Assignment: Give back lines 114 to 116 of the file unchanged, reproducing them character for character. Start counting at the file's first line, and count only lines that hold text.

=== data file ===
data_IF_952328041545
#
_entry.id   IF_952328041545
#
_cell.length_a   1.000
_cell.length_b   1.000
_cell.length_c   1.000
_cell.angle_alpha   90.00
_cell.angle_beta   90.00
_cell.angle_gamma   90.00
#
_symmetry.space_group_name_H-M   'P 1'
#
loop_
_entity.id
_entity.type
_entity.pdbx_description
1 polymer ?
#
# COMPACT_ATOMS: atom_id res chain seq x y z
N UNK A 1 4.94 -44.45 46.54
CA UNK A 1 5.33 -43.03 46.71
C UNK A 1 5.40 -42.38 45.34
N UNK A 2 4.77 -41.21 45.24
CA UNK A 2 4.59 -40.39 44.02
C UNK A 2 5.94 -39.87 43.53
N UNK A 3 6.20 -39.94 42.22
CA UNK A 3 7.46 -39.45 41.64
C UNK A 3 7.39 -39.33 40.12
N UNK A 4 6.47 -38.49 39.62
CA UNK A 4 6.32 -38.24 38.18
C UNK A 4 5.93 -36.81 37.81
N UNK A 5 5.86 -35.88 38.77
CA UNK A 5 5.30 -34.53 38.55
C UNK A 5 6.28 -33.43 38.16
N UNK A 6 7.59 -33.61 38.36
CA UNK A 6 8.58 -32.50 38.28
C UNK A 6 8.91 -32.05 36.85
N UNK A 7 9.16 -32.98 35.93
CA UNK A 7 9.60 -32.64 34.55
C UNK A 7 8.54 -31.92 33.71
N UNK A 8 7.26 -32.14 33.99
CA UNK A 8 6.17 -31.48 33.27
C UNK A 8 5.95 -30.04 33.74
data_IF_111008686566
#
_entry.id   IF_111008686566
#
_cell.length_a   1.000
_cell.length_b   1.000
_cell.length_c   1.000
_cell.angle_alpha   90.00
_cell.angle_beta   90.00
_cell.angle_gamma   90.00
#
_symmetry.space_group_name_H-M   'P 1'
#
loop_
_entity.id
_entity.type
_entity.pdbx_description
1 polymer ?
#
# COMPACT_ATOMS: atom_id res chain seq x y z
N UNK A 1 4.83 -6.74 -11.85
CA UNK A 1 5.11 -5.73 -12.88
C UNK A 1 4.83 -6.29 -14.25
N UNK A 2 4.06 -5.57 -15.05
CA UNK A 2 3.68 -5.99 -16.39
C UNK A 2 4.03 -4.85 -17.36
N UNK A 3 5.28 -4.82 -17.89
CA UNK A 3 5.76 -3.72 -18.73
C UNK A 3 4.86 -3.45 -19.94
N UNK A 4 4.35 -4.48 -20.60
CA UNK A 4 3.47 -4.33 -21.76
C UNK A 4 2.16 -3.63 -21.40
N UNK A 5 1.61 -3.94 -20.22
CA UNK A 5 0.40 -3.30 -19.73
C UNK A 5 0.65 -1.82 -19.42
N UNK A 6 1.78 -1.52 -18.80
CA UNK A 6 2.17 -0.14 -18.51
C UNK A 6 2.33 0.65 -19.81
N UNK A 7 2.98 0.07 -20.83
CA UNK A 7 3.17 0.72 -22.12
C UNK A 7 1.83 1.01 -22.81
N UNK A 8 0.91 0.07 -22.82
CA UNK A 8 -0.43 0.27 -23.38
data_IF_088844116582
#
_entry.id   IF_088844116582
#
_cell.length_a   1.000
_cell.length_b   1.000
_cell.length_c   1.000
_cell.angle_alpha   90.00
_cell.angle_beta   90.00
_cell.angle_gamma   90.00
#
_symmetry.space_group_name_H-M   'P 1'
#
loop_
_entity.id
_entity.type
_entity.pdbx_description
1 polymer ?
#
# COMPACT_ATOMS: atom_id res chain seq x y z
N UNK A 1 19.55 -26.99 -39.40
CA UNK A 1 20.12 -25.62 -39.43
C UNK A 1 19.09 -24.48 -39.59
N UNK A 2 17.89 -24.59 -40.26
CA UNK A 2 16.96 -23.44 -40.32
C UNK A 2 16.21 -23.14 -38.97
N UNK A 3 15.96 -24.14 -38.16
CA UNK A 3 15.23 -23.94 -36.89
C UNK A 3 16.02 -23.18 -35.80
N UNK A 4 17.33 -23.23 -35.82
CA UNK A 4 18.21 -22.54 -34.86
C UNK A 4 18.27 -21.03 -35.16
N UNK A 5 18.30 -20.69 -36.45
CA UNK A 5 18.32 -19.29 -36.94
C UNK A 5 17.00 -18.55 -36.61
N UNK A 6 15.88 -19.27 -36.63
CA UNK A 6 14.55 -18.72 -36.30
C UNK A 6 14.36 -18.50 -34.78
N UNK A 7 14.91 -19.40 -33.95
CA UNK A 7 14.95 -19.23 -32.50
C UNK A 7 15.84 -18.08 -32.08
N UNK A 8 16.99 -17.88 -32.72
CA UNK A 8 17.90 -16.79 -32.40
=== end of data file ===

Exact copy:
N UNK A 3 15.96 -24.14 -38.16
CA UNK A 3 15.23 -23.94 -36.89
C UNK A 3 16.02 -23.18 -35.80